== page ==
According to the FTC's complaint
, Chevalier represented in his Doom
campaign on Kickstarter.com that if he raised $35,000, backers would get certain rewards, such as a copy of the game or specially designed pewter game figurines. He raised more than $122,000 from 1,246 backers, most of whom pledged $75 or more in the hopes of getting the highly prized figurines. He represented in a number of updates that he was making progress on the game. But after 14 months, Chevalier announced that he was cancelling the project and refunding his backers' money.
Despite Chevalier's promises he did not provide the rewards, nor did he provide refunds to his backers. In fact, according to the FTC's complaint, Chevalier spent most of the money on unrelated personal expenses such as rent, moving himself to Oregon, personal equipment, and licenses for a different project.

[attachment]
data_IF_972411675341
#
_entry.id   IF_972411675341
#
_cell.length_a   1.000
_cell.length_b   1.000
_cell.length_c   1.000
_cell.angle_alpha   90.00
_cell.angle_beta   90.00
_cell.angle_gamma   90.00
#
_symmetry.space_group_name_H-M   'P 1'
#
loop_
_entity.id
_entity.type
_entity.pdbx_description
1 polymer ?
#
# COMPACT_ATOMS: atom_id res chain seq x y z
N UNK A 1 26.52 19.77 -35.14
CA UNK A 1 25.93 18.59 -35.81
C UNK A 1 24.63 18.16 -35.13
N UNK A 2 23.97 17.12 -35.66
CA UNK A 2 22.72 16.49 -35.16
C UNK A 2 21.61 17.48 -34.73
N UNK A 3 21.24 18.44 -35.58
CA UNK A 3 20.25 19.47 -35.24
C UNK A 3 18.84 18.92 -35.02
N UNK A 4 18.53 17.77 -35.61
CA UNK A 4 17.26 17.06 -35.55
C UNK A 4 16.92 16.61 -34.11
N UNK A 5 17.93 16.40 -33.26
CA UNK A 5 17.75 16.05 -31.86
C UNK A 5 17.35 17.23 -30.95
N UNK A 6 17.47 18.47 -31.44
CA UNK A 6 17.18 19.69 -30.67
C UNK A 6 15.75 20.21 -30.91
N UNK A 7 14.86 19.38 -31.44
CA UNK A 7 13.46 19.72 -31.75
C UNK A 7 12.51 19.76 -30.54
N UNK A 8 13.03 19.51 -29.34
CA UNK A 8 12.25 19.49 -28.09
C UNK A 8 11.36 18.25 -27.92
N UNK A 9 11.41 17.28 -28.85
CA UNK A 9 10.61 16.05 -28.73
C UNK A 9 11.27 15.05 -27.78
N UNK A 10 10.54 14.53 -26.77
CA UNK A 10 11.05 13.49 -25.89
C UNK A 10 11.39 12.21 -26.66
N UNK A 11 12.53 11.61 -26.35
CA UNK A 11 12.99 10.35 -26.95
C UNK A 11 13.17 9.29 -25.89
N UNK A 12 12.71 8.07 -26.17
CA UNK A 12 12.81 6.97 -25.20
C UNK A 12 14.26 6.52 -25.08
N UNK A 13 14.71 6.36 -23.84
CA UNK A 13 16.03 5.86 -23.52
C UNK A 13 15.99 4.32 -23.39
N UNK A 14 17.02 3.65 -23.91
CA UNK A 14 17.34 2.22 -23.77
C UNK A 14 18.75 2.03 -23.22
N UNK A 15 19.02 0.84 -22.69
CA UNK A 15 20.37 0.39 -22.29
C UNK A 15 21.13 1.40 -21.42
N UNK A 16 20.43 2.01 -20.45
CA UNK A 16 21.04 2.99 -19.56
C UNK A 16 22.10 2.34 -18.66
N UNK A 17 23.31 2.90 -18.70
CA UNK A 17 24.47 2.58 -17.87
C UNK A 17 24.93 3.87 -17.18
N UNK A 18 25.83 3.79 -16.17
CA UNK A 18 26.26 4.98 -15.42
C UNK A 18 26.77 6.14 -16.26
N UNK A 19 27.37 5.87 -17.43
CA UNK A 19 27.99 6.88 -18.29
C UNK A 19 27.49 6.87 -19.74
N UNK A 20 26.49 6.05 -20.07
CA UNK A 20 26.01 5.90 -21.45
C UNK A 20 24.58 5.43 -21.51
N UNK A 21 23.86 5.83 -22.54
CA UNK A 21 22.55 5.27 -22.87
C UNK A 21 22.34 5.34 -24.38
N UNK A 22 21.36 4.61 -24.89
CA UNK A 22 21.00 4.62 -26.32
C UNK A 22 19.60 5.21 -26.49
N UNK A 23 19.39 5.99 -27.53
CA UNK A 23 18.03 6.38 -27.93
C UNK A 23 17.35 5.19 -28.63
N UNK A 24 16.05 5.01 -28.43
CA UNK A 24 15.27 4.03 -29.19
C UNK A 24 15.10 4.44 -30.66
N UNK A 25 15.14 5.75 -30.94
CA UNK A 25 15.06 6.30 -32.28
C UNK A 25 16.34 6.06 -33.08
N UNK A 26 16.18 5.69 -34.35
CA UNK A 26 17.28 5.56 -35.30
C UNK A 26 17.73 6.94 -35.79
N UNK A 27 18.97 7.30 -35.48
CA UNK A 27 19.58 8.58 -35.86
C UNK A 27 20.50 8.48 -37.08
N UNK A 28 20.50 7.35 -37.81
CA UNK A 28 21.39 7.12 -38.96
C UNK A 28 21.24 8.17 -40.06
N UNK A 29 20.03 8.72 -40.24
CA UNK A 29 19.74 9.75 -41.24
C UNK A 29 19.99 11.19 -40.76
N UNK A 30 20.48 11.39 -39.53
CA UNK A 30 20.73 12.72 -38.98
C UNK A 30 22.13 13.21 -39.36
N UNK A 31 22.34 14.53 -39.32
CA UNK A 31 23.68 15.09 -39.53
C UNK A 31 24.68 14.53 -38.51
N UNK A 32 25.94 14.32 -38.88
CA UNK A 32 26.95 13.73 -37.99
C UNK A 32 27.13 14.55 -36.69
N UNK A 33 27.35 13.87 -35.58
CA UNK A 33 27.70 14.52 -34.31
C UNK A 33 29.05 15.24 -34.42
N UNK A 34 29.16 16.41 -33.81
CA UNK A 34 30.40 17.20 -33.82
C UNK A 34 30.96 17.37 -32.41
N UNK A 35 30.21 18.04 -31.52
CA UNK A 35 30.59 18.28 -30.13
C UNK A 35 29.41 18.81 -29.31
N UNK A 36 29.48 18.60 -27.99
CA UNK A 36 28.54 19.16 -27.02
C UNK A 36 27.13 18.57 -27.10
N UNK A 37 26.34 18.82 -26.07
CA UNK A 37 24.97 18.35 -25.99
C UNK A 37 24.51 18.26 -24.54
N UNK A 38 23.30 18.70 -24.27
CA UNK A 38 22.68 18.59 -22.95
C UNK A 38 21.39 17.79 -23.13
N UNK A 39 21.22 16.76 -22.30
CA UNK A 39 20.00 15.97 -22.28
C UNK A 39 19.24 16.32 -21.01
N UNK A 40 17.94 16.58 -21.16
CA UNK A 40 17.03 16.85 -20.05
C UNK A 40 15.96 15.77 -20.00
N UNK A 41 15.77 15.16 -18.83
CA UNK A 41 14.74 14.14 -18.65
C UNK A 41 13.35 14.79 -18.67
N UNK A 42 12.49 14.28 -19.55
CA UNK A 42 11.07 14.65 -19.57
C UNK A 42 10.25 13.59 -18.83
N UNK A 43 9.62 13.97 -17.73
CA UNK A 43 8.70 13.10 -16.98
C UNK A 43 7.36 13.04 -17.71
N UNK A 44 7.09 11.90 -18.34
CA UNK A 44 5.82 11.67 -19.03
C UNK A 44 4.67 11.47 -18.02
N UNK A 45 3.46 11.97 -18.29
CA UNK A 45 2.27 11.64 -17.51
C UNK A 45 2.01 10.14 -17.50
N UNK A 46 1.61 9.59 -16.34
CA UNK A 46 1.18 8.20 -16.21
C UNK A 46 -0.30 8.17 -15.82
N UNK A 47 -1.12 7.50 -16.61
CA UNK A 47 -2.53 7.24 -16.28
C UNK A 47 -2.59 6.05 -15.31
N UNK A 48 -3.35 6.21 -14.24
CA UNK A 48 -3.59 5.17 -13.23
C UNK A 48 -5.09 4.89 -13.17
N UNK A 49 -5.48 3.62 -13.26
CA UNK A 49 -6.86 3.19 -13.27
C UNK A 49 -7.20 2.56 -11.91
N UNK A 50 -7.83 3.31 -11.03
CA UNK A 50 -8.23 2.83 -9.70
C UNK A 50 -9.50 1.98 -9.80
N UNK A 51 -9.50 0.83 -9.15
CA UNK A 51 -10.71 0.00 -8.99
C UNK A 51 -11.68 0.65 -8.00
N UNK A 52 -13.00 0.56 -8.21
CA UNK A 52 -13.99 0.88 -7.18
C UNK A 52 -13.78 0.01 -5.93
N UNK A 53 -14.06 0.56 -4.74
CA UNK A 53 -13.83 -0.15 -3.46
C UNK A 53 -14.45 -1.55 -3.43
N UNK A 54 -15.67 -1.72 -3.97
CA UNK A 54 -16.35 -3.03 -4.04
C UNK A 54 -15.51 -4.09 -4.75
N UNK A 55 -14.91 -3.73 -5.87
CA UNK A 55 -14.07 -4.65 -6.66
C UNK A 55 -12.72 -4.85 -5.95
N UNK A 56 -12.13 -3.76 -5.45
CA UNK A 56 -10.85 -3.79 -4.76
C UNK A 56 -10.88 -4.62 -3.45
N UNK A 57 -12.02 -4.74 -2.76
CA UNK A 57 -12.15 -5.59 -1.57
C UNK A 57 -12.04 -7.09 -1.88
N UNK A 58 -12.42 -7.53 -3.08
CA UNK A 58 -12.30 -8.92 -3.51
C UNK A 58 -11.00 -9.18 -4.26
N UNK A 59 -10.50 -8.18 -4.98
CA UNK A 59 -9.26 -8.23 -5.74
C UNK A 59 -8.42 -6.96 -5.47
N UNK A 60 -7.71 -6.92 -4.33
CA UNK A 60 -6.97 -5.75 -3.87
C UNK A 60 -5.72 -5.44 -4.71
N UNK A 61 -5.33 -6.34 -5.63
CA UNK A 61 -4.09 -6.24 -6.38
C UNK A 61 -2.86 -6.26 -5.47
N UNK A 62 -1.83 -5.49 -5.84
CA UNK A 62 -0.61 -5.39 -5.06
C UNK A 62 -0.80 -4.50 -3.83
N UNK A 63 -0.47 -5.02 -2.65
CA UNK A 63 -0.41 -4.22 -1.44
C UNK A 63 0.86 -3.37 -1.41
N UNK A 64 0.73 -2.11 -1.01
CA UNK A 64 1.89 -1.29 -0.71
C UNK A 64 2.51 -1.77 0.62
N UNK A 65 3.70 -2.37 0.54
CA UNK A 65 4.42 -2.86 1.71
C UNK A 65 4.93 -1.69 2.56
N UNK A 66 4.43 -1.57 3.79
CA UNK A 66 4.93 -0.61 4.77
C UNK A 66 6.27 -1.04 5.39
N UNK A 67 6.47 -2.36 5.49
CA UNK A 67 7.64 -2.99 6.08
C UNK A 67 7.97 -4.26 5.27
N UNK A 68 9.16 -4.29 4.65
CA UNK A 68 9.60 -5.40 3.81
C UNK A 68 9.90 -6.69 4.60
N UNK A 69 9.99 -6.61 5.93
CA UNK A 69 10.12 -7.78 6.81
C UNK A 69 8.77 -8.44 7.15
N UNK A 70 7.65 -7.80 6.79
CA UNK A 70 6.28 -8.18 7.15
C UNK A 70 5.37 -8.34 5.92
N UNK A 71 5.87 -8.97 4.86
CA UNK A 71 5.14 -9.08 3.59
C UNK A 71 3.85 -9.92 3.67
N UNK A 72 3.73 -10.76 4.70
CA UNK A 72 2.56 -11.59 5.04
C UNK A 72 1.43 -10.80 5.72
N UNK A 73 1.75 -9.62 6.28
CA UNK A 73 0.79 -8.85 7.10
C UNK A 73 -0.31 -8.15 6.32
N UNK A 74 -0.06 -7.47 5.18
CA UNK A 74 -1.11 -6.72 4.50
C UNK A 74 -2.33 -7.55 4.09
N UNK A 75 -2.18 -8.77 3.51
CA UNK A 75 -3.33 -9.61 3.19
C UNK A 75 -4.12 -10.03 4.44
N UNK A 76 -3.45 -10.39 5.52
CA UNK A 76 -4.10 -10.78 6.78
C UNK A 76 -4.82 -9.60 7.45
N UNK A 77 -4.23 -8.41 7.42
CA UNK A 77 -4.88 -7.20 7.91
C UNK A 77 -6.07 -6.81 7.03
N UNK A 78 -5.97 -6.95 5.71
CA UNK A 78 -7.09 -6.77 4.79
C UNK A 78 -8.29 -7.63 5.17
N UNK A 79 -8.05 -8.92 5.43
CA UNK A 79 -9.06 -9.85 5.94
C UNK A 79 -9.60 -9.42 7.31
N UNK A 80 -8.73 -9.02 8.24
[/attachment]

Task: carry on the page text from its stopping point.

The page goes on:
Under the settlement order, Chevalier is prohibited from making misrepresentations about any crowdfunding campaign and from failing to honor stated refund policies. He is also barred from disclosing or otherwise benefiting from customers' personal information, and failing to dispose of such information properly. The order imposes a $111,793.71 judgment that will be suspended due to Chevalier's inability to pay. The full amount will become due immediately if he is found to have misrepresented his financial condition.